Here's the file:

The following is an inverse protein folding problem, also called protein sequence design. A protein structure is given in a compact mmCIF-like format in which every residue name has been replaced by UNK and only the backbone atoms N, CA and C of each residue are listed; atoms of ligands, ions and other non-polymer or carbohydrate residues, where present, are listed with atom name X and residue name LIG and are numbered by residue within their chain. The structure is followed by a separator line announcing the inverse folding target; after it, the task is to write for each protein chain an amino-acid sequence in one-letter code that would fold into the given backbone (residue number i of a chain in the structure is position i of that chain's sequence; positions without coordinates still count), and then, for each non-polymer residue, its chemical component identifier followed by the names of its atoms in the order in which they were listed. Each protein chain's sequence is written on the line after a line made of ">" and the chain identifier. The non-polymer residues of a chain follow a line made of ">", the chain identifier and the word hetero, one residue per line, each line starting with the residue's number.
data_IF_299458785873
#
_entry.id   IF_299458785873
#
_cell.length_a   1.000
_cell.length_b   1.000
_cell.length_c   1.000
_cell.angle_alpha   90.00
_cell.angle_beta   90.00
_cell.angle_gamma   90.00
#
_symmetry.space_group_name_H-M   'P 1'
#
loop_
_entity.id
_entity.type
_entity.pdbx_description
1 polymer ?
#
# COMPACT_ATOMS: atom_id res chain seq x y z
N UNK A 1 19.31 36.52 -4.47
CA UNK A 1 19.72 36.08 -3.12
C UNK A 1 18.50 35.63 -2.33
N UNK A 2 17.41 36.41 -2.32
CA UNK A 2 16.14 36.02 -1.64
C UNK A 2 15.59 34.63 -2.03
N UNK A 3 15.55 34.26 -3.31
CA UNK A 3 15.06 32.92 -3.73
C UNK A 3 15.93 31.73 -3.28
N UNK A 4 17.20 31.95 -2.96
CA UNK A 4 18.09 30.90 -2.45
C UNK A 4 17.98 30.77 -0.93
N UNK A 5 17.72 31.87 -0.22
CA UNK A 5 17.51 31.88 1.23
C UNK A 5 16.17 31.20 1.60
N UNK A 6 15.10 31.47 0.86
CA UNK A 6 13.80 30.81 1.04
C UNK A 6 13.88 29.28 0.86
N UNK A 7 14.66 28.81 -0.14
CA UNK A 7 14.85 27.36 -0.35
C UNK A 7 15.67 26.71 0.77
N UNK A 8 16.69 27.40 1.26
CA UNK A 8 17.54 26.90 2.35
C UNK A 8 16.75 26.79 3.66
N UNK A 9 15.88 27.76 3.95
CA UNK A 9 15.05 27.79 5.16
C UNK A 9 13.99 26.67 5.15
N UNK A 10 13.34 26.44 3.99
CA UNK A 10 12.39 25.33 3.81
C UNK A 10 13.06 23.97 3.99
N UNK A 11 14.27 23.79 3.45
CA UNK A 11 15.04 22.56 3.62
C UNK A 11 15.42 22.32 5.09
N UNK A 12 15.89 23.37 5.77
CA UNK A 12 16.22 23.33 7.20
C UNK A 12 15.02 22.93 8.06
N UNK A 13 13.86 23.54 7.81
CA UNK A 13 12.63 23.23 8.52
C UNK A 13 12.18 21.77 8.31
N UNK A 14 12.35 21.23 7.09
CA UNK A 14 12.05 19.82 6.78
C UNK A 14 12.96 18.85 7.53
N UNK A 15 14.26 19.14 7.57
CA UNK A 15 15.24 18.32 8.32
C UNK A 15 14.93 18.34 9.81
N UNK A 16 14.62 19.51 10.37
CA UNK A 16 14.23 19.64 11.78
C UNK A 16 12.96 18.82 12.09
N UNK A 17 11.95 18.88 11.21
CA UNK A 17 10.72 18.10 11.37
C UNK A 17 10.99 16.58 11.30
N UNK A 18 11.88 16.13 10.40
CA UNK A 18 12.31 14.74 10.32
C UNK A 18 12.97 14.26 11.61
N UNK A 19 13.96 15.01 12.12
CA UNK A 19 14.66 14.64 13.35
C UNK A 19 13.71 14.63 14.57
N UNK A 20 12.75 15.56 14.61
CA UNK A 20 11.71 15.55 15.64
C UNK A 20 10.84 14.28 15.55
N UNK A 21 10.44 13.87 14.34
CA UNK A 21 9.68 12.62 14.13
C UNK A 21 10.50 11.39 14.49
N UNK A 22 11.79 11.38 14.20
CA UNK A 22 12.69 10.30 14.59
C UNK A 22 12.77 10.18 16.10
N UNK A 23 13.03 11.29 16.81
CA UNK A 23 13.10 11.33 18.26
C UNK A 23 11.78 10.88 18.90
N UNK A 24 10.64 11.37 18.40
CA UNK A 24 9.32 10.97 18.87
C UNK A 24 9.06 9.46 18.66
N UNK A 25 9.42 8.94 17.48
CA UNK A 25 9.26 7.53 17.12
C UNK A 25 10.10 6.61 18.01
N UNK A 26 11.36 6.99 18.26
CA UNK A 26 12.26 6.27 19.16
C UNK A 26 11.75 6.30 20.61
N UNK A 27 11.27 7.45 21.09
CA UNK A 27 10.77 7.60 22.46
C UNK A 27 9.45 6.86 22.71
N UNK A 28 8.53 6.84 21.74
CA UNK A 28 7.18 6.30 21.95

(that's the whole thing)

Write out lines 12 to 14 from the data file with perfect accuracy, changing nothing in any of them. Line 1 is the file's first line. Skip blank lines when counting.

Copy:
#
_symmetry.space_group_name_H-M   'P 1'
#